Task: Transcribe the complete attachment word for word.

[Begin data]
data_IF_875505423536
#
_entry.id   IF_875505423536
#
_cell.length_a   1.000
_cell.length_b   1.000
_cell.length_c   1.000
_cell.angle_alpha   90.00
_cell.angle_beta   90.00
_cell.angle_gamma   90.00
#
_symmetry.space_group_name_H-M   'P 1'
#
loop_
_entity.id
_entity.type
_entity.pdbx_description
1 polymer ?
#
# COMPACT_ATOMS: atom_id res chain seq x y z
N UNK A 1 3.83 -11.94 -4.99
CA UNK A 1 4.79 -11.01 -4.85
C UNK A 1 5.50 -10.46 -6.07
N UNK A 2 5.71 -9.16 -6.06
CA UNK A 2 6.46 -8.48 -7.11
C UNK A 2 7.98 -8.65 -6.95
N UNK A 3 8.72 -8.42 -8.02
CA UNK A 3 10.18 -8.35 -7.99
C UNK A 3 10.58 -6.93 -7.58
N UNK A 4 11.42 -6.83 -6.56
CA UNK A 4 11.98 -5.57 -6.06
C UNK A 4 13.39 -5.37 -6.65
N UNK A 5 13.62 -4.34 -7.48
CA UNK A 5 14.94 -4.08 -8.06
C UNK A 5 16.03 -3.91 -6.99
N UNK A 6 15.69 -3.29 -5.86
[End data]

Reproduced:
data_IF_875505423536
#
_entry.id   IF_875505423536
#
_cell.length_a   1.000
_cell.length_b   1.000
_cell.length_c   1.000
_cell.angle_alpha   90.00
_cell.angle_beta   90.00
_cell.angle_gamma   90.00
#
_symmetry.space_group_name_H-M   'P 1'
#
loop_
_entity.id
_entity.type
_entity.pdbx_description
1 polymer ?
#
# COMPACT_ATOMS: atom_id res chain seq x y z
N UNK A 1 3.83 -11.94 -4.99
CA UNK A 1 4.79 -11.01 -4.85
C UNK A 1 5.50 -10.46 -6.07
N UNK A 2 5.71 -9.16 -6.06
CA UNK A 2 6.46 -8.48 -7.11
C UNK A 2 7.98 -8.65 -6.95
N UNK A 3 8.72 -8.42 -8.02
CA UNK A 3 10.18 -8.35 -7.99
C UNK A 3 10.58 -6.93 -7.58
N UNK A 4 11.42 -6.83 -6.56
CA UNK A 4 11.98 -5.57 -6.06
C UNK A 4 13.39 -5.37 -6.65
N UNK A 5 13.62 -4.34 -7.48
CA UNK A 5 14.94 -4.08 -8.06
C UNK A 5 16.03 -3.91 -6.99
N UNK A 6 15.69 -3.29 -5.86